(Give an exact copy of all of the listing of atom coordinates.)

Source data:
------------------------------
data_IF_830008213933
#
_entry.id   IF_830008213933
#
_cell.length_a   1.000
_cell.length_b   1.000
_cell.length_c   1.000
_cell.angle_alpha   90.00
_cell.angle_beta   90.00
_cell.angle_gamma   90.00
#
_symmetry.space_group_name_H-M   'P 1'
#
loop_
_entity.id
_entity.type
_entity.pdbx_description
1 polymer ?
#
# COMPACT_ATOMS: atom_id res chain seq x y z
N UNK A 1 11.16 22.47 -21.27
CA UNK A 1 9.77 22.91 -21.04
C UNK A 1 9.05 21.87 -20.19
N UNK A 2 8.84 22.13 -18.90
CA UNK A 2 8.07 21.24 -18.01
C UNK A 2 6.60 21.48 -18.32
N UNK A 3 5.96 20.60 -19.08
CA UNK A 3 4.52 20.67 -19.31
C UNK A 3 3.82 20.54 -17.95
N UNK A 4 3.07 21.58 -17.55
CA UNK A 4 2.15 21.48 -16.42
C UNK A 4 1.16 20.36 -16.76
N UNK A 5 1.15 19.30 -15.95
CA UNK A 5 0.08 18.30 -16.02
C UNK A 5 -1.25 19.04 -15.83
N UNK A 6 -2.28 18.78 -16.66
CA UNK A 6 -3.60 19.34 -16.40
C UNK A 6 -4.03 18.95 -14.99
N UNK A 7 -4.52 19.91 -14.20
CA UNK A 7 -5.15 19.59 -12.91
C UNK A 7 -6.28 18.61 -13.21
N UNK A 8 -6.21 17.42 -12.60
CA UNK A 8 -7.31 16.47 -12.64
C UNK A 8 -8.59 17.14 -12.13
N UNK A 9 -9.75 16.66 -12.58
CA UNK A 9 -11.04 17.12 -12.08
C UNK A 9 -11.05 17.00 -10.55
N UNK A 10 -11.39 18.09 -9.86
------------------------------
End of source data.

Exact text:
data_IF_830008213933
#
_entry.id   IF_830008213933
#
_cell.length_a   1.000
_cell.length_b   1.000
_cell.length_c   1.000
_cell.angle_alpha   90.00
_cell.angle_beta   90.00
_cell.angle_gamma   90.00
#
_symmetry.space_group_name_H-M   'P 1'
#
loop_
_entity.id
_entity.type
_entity.pdbx_description
1 polymer ?
#
# COMPACT_ATOMS: atom_id res chain seq x y z
N UNK A 1 11.16 22.47 -21.27
CA UNK A 1 9.77 22.91 -21.04
C UNK A 1 9.05 21.87 -20.19
N UNK A 2 8.84 22.13 -18.90
CA UNK A 2 8.07 21.24 -18.01
C UNK A 2 6.60 21.48 -18.32
N UNK A 3 5.96 20.60 -19.08
CA UNK A 3 4.52 20.67 -19.31
C UNK A 3 3.82 20.54 -17.95
N UNK A 4 3.07 21.58 -17.55
CA UNK A 4 2.15 21.48 -16.42
C UNK A 4 1.16 20.36 -16.76
N UNK A 5 1.15 19.30 -15.95
CA UNK A 5 0.08 18.30 -16.02
C UNK A 5 -1.25 19.04 -15.83
N UNK A 6 -2.28 18.78 -16.66
CA UNK A 6 -3.60 19.34 -16.40
C UNK A 6 -4.03 18.95 -14.99
N UNK A 7 -4.52 19.91 -14.20
CA UNK A 7 -5.15 19.59 -12.91
C UNK A 7 -6.28 18.61 -13.21
N UNK A 8 -6.21 17.42 -12.60
CA UNK A 8 -7.31 16.47 -12.64
C UNK A 8 -8.59 17.14 -12.13
N UNK A 9 -9.75 16.66 -12.58
CA UNK A 9 -11.04 17.12 -12.08
C UNK A 9 -11.05 17.00 -10.55
N UNK A 10 -11.39 18.09 -9.86